Meaghan Hendricks has done it again. In this amazingly fun and effective tutorial, she gives a step-by-step walk through of the ins/outs, dos/don’ts, and best/worst practices of 3D background usage in Prezi.
Getting the most from 3D Backgrounds
Using Prezi to teach people how to use Prezi is an art form, in itself. While screencasts can give tutorials a very in-person kind of feel, designing a self-referential presentation allows the audience to explore it on their own, and provides a sense of wonder and delight. In this case, the tutorial becomes something more than instruction. It becomes an immersive and magical experience that encourages you to get involved — to play with it and to explore it’s secrets.
John, the protagonist
Instead of the typical “here is how to ____” approach, Meaghan created a protagonist named John, transforming the lesson into a narrative. Rather than scrubbing forward through a monologue, you click forward with interest, to see what happens to John next. And like the prezi itself, John contains a certain “meta-ness”, playing the part of student and explorer simultaneously.
The good and the bad
Not only do we get a demonstration of how to use 3D backgrounds effectively, but we are also taken right to the outer limits of the presentation itself – to the point where the illusion breaks down, and we get to see exactly how disruptive an unintentional peek behind the curtain can be. Meaghan could have faded out the edges of the background image, but instead she calls attention to imperfection in order to teach us a lesson.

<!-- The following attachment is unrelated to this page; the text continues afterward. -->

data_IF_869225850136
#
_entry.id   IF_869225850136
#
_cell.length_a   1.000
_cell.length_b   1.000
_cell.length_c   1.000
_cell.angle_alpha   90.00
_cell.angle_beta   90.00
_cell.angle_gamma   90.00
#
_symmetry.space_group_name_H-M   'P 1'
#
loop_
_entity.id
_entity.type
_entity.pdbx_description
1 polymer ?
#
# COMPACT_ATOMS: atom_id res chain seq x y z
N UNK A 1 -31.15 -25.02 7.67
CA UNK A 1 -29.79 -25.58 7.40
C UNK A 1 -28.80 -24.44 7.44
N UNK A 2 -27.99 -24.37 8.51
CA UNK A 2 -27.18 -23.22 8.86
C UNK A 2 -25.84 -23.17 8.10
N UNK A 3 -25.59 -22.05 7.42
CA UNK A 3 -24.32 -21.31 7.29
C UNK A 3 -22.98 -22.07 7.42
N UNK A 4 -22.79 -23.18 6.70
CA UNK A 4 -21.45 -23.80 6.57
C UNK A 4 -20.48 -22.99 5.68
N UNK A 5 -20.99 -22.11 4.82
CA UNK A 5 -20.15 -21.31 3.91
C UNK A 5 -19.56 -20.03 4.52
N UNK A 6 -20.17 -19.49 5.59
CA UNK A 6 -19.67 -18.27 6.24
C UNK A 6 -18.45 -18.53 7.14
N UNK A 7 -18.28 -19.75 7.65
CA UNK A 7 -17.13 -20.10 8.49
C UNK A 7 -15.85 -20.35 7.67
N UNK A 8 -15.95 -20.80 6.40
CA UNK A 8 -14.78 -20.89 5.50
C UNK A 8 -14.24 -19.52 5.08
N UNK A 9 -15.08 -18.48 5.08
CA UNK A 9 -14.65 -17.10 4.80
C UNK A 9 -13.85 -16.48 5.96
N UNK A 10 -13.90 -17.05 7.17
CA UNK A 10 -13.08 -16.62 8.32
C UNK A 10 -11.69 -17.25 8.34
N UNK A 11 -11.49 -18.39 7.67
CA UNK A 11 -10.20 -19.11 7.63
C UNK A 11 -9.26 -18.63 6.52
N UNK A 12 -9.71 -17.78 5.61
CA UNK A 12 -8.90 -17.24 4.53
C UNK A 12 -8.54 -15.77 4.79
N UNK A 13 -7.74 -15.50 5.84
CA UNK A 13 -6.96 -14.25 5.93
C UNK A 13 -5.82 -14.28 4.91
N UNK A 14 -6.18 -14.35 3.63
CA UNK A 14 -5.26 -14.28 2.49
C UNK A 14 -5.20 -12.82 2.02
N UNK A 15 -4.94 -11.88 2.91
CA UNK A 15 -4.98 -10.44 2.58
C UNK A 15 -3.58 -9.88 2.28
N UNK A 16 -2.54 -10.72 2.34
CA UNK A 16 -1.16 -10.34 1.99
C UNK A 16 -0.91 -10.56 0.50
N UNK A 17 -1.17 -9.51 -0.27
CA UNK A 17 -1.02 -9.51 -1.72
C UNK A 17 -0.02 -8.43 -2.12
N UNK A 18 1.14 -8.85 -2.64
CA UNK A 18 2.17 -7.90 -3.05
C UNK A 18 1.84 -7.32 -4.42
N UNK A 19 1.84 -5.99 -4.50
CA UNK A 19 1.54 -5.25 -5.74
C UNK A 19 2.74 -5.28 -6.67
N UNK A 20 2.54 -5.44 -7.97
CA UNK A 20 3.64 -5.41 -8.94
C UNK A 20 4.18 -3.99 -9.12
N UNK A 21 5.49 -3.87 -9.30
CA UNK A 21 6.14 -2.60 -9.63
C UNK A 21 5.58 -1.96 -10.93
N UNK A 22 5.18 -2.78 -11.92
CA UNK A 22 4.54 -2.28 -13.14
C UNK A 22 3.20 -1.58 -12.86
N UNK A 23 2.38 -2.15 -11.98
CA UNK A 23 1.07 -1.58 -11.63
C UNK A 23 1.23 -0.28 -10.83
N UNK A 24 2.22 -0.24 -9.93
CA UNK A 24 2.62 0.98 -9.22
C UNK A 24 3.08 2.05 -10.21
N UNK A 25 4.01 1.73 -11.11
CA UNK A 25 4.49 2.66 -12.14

Current. Cheeky. Fun. The inclusion of the TARDIS from Dr Who, floating in space, is an “in” reference that is sure to bring a smile to people’s faces. Some people might not get the reference, and that is perfectly fine. The viral potential of this detail greatly outweighs the forgettable moment of head-scratching by the uninitiated. The circles and connecting lines at the end are even in the shape of the Cassiopeia constellation. This attention to detail adds a level of care and personality that reflects back on the company itself, and supports Prezi’s smart and playful brand.
No matter how smart, all of this could still hurt the eyes if thought was not given to the color palette and design elements. John was illustrated in a unique and consistent style. The purple hues and contrast levels were chosen carefully, and look great even when the background colors change. The end result is a tutorial that borders on a promotional piece for the company, enjoyable even by viewers who didn’t have any lesson goals in mind.
Truly amazing work.